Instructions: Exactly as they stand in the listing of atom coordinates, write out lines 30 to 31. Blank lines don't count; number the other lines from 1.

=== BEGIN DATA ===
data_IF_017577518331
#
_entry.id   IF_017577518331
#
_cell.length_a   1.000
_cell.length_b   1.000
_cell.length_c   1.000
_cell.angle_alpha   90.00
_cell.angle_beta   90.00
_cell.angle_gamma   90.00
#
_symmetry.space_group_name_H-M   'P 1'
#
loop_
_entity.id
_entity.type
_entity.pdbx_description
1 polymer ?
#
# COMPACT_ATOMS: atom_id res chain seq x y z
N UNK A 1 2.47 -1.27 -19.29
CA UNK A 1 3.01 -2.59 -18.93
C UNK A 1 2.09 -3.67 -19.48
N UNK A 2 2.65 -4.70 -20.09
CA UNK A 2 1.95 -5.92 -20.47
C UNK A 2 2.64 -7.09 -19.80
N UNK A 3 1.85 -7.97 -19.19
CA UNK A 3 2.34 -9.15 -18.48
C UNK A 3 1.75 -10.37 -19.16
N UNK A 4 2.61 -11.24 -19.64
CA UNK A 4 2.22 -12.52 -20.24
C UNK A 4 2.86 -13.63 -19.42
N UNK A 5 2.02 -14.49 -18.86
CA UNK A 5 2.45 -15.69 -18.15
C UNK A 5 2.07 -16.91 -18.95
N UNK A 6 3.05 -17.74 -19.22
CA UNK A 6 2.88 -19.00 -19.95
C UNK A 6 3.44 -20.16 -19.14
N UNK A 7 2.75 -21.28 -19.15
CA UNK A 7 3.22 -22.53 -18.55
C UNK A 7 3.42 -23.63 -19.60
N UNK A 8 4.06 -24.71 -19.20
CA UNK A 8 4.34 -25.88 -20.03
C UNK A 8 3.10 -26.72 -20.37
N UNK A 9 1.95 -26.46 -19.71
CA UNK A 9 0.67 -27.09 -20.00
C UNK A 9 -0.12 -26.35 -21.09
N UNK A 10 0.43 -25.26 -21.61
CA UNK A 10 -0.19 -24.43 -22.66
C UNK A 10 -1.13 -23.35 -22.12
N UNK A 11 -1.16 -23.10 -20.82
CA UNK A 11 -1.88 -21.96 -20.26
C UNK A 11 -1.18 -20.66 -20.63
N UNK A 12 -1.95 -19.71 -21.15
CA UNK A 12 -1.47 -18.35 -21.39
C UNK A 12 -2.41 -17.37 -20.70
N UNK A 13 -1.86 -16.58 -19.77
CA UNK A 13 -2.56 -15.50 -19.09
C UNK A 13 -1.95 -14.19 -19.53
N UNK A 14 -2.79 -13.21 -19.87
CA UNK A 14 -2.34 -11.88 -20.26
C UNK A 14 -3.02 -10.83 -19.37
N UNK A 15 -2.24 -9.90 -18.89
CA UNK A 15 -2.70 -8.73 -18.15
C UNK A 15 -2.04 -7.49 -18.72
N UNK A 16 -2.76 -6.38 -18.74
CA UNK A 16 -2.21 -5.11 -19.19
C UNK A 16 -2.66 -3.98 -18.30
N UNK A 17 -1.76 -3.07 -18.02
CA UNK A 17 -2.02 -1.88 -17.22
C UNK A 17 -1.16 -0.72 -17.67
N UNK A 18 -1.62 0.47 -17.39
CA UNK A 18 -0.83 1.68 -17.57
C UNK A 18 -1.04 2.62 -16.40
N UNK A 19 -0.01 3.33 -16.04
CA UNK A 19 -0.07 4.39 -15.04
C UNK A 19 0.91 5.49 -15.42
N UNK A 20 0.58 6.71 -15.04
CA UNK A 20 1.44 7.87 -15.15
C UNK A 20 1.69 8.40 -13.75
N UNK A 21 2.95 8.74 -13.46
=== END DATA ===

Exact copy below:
N UNK A 4 2.61 -11.24 -19.64
CA UNK A 4 2.22 -12.52 -20.24